By Sanjiv Mirchandani, member of the Rotary Club of Panaji, India
Vocational Service is an extremely important Avenue of Service through which every Rotarian can truly Make A Difference.
I joined Rotary because I wanted to be able to reach people in underprivileged communities. India has a very large population and literacy levels are still very low. I wanted to help provide people with opportunities to learn new skills so that they can either seek employment or become self-employed and earn a living for themselves.
I also wanted to help women gain skills and become financially independent so that they could not only contribute towards the betterment of their families but also have an equal standing in all spheres of life. Financial independence can be a major factor in boosting one’s confidence.
Lastly, I wanted to assist differently abled people, especially the young ones, in acquiring skills they could use to earn a living for themselves. This would not only help enhance their levels of self-confidence, but it would also help change the perceptions of the society at large, which in India treats them with pity and as a liability.
In 2016-17, when I was asked by my then-President-elect Rotarian Nilesh Shah to join his board for the year, I immediately took up the offer and requested that I be given the vocational service portfolio, which was very kindly granted to me.
This was the opportunity I had been waiting for: to implement projects that would empower people in underprivileged communities. That year, our club worked on two significant projects:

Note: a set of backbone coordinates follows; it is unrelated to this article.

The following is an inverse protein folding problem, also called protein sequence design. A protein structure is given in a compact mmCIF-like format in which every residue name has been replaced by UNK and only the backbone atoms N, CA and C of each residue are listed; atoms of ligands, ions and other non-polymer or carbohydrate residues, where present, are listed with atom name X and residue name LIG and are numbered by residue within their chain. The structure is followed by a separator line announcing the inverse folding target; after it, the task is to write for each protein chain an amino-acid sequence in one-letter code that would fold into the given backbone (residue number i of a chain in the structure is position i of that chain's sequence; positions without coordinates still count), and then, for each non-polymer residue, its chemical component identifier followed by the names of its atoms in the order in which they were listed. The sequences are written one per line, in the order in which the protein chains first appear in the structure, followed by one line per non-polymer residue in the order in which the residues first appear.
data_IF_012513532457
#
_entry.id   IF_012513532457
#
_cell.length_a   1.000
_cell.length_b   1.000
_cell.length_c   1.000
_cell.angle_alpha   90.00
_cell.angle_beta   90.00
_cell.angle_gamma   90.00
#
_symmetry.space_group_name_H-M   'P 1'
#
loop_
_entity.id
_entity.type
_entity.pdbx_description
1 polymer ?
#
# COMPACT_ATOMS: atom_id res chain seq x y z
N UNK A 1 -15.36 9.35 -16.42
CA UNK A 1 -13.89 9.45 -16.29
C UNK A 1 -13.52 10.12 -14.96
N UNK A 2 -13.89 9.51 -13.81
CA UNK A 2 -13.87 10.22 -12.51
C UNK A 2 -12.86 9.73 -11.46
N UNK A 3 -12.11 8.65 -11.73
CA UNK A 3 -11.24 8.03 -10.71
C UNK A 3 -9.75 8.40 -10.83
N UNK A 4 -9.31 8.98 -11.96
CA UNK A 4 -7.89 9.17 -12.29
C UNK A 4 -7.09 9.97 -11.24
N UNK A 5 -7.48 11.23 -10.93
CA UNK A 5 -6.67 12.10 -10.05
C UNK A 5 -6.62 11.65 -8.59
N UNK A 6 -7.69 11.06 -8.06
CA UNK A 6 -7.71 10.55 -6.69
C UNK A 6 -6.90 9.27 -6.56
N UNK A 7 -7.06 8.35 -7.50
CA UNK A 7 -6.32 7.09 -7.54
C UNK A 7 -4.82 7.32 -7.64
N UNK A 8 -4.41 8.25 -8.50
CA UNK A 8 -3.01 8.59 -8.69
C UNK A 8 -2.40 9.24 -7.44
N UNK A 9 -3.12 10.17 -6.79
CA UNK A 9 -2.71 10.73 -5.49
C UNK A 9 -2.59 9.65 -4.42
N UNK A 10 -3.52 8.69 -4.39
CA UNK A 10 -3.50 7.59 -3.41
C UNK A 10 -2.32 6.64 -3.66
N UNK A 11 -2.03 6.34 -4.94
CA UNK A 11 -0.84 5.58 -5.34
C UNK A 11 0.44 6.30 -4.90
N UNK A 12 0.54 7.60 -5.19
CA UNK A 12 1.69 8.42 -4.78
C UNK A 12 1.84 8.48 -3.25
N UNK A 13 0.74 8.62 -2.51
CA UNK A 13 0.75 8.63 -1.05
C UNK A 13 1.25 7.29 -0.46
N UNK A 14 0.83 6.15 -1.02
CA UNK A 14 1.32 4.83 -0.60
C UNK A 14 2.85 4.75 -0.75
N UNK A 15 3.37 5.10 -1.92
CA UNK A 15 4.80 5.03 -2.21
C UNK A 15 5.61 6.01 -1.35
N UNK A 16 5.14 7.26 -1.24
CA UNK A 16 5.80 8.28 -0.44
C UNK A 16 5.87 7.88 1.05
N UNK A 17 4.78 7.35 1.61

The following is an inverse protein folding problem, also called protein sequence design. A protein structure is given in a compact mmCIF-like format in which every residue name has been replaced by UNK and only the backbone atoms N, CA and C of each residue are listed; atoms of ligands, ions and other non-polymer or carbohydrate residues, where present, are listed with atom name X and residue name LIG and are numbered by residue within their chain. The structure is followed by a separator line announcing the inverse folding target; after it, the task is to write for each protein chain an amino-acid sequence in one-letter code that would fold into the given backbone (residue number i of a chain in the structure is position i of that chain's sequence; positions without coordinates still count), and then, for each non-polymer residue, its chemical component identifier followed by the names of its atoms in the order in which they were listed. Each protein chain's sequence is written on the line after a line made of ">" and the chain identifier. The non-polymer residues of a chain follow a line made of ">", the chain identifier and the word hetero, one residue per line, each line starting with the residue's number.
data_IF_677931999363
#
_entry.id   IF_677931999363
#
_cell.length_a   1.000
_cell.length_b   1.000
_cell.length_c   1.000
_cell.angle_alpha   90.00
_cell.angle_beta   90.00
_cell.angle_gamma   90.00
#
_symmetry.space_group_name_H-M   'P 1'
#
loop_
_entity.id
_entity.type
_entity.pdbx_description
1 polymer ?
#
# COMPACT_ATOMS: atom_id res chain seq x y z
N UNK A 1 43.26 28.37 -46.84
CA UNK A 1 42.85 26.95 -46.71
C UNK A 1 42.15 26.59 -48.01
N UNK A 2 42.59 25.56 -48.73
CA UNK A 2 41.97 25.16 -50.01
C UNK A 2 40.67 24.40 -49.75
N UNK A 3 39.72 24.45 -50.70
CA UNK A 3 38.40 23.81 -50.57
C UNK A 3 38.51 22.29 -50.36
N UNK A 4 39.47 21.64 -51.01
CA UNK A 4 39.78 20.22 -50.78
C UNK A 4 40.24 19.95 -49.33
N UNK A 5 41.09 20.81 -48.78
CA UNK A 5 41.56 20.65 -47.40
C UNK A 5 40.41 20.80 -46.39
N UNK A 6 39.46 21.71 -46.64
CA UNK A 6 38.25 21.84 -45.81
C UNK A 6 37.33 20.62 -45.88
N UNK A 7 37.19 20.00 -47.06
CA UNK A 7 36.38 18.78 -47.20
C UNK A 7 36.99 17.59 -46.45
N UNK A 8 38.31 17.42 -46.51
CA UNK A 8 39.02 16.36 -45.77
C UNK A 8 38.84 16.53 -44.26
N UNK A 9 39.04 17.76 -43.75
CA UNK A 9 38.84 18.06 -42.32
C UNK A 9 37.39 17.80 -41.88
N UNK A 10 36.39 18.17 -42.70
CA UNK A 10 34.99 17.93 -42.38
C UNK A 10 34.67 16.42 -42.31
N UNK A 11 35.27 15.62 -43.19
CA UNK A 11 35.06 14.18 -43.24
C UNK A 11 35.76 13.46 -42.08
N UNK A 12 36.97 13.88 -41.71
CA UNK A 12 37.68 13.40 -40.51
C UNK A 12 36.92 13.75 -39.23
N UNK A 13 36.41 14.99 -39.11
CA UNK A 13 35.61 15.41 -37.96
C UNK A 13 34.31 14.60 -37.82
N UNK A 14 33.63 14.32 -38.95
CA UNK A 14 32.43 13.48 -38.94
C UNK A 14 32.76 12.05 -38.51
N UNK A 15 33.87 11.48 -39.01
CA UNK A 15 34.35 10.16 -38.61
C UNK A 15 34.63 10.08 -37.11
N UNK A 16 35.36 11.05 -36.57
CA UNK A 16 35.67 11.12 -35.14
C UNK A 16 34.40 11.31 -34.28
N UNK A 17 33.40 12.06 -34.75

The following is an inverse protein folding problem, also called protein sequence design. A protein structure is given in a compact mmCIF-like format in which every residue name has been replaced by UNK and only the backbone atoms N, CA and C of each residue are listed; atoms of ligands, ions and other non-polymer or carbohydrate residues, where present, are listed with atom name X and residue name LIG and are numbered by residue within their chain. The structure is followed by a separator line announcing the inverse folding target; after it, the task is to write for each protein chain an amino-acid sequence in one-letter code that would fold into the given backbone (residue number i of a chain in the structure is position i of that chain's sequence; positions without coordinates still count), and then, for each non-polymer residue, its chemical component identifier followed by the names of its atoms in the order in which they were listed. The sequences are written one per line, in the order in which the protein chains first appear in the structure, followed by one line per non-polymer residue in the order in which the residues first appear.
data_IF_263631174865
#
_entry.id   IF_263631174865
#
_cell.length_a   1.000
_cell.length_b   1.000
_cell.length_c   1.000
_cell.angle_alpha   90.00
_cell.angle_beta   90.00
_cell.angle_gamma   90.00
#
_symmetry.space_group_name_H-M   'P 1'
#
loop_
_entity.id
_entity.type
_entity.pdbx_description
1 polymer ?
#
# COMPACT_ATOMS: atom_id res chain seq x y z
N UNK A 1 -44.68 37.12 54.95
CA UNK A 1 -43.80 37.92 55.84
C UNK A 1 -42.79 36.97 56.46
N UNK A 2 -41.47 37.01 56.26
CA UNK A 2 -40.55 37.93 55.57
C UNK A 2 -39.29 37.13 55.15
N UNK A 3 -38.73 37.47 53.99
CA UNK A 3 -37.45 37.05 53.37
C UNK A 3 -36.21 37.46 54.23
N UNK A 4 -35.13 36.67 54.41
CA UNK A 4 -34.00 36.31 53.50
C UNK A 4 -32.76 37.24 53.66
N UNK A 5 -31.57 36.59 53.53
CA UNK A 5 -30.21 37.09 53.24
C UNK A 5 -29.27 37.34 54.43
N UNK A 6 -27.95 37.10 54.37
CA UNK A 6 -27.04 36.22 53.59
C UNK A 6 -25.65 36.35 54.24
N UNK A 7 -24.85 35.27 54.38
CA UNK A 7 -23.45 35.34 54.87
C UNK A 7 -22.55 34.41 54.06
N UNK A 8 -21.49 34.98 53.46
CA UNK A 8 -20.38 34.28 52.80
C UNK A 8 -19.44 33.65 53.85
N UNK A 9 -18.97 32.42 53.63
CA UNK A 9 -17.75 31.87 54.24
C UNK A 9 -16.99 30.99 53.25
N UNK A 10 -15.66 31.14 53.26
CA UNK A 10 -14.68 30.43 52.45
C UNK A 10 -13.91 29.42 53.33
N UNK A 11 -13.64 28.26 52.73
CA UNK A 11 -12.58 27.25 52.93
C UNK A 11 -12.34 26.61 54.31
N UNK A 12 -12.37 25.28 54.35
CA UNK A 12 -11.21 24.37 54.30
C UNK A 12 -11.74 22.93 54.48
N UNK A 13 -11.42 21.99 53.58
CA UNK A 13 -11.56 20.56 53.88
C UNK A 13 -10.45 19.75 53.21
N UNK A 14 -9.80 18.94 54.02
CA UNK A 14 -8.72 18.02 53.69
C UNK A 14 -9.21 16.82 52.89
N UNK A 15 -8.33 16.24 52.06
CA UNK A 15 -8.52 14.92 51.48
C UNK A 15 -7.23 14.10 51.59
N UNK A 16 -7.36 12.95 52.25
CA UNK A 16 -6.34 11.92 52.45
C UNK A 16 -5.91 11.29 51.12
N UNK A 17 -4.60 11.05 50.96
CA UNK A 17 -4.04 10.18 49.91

- We conducted a vocational training program for 12 women, empowering them with garment cutting and tailoring skills. A qualified tailor led the training over 10 days for four hours each day. After the training was completed, all women were gifted a sewing machine so that they could start their own tailoring establishment.
- In collaboration with the National Association of the Blind (NAB)’s Goa chapter, our club organized a two-day workshop where 21 blind/visually impaired students from NAB ages 13-21 were taught the basics of digital photography to help them pursue a career in the field, in time to come. A trainer from the Beyond Sight Foundation of Mumbai taught the students how to use their senses of touch, smell and hearing to frame and shoot photographs. After the workshop, our club donated six digital cameras to students. Watch this video of a young man who was trained by the Beyond Sight Foundation of Mumbai in commercial photography. He was hired by a soap brand to do a commercial shoot with one of India’s top actresses.
Motivating my fellow club members to get involved in vocational service was not a difficult task. I sent out an email to our club outlining and defining the projects we would be conducting, including the volunteer time required for each one. I had broken up volunteer slots by 2-3 hours and members were happy to come even on a work day and contribute physically.
My experience as the Vocational Service Chair for my club was exhilarating and very satisfying. My club president and club’s board of directors were open to new ideas and supported me all the way through. Together, we were able to make a positive difference in the lives of others through vocational service.
I feel that Rotarians must incorporate vocational service programs in their club and district projects as it is a very important Avenue of Service. Through these programs we are not only able to teach people new skills, but also help them improve their lives financially and otherwise. Financial self-sufficiency also reflects on their personal family lives, which ultimately improve and helps them contribute positively to the society at large. Essentially, through vocational service programs, we can help empower people to enhance their lives in every possible way.
Above all, as a Rotarian, it is most satisfying to see positive results of one’s efforts in a short time.